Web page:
As empty as a pleather knockoff clutch and as pointless as a pasta pencil, The House of Gucci is a silly charade that makes Chef Boyardee and the Super Mario Brothers seem like nuanced Italian characters. At least, director Ridley Scott’s second terrible, horrible, no good, very bad movie of the year isn’t his worst of 2021? That tells you all you need to know about The Last Duel.
Positioned as a blend between The Godfather and The Devil Wears Prada, Gucci’s excess and mess has been explained away as intentional. Because people simply cannot stop finding ways to give old white “auteurs” the benefit of the doubt. The plain truth is, it is just straight-up bad. And dumb. And long. Any combo of two of those can work but hitting that trifecta wins you a cinematic fart.
Lady Gaga’s eyeballs star as Patrizia Reggiani, while the rest of her body is also present. When Patrizia meets Maurizio Gucci (Adam Driver) at a party, she sees the bespectacled gentle giant as her ticket to a better life. The two begin immediately awkwardly flirting, as though they were two aliens trapped in human bodies, simulating a mating ritual they read about on the Planet Klorp. Before long, and that’s not a phrase said often about a 160-minute-long movie, the pair announce their intent to do the marriage mambo. This infuriates the Gucci patriarch, Rodolfo (Jeremy Irons), who exiles his only son from the family business.
Said business is run by Rodolfo and his brother, Aldo (Al Pacino). They can’t agree on how to run the company any more than Irons or Pacino can agree what an Italian accent should sound like. Aldo also has his struggles with his son, Paolo (Jared Leto), but not as much as those of us who have to live on the same planet at the same time as Jared Leto. Patrizia sees an opening, and with the advice of a TV psychic (Salma Hayek), she tries to Iago her hubby into splintering the family and claiming the Gucci throne.
That sounds kind of interesting, right? Maybe that’s because the synopsis leaves out all the thrilling discussions of tax evasion, endless scenes of Gaga’s contortionist eyebrows, and wildly disconnected performances. Gaga, Pacino, and Leto are acting in three wholly different movies, none of them any good, all of them feeling fueled by old-school American anti-Italian racism. Driver is quietly spectacular again, even if his third-act shift from dopey boob to craven cretin comes out of nowhere.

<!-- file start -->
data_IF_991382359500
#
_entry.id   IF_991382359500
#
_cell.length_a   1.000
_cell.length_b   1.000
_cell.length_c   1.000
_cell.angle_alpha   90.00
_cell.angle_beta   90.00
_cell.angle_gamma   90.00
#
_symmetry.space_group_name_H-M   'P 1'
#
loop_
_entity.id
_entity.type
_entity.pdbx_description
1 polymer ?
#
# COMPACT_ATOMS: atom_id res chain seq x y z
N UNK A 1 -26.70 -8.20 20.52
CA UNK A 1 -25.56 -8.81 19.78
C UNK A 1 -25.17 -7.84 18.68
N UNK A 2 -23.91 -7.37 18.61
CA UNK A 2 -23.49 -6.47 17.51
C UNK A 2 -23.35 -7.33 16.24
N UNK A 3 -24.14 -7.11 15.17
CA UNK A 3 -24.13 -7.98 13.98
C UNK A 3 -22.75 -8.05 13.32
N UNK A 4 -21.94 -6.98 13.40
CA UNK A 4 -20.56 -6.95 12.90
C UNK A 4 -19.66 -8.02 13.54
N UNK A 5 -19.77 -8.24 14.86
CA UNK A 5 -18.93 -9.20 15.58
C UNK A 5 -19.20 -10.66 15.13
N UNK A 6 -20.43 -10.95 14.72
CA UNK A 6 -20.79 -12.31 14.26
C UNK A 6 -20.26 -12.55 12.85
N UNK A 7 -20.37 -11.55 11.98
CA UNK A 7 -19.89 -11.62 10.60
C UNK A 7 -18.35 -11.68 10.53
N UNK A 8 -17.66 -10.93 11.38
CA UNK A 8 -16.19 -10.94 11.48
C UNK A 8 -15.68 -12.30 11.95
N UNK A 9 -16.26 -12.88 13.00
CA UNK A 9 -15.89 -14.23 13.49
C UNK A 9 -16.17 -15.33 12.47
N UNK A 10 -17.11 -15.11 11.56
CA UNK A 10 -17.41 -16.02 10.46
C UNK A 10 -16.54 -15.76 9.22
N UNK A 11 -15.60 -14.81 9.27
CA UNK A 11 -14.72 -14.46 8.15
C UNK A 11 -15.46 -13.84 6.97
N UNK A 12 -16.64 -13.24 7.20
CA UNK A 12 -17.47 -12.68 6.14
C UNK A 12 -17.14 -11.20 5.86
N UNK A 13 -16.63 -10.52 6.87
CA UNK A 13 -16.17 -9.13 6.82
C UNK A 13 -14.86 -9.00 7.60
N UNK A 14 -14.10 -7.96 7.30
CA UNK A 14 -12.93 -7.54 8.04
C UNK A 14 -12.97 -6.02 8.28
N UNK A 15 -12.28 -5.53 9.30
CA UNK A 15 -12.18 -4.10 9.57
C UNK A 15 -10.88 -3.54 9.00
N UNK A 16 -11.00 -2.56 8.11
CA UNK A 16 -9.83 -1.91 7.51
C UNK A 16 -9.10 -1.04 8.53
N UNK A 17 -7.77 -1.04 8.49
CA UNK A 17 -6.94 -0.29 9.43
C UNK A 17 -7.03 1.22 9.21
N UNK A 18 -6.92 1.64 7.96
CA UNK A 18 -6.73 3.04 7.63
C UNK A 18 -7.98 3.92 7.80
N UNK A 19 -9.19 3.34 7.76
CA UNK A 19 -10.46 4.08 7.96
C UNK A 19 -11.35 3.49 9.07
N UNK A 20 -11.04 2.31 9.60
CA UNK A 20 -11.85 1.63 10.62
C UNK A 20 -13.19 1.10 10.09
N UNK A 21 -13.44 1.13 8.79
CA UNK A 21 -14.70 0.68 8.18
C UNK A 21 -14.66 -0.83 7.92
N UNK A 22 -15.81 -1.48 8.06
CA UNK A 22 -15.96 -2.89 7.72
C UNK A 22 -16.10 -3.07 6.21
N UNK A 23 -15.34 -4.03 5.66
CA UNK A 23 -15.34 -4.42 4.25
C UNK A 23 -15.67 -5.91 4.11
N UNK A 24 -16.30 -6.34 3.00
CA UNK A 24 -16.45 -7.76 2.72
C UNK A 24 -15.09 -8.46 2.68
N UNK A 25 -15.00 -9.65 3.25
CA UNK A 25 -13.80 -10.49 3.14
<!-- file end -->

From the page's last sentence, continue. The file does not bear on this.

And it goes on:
That’s the thing about House of Gucci: Despite its bloated, boring length, it glosses over so much. It skips or infers hugely important elements and more fascinating story elements in favor of drone shots of ski resorts and close-ups of Leto’s distracting makeup job. No matter how much Gaga screams and gesticulates, the dissolution of Patrizia and Maurizio’s partnership doesn’t feel like a payoff for scenes well planned. The whole thing plods and ambles to a weirdly rushed ending.
And as with The Last Duel, a question of purpose hangs over the whole thing. If this is supposed to be a mafia mockery, a Goodfellas goosing, why not lean harder into the satire? If it was intended as a salacious true crime spectacle, why toss the climax out like yesterday’s half-eaten lasagna? If this was a takedown of privilege, why does the filmmaking fetishize it so much? And the most important question: Why Jared Leto?
Grade = D+
Other Critical Voices to Consider
Rohan Naahar at The Indian Express says “Leto’s performance robs Paolo of any sympathy, and snatches away the only shot that House of Gucci had at connecting with the audience. In a sea of monsters, Paolo was merely a simpleton gasping for breath. And perhaps it’s a fitting conclusion to his tragic story that he has been immortalised by an actor famous for sucking the joy out of the screen every time he appears on it.”
Kelechi Ehenulo at Set the Tape says “watching House of Gucci is like stepping into a fever dream. You laugh at the absurdity as Scott dials up the Italian soap opera gloss, atrocious accents, and caricature eccentricities to eleven.”
Kristy Puchko at Mashable says “House of Gucci is a swooning, snarling, and knowingly outlandish film that invites audiences into the glorious rush of excess and its evils. As packed with stars as it is soap-operatic moments and sharp style, it’s gorgeous, glamorous, and totally Gaga.”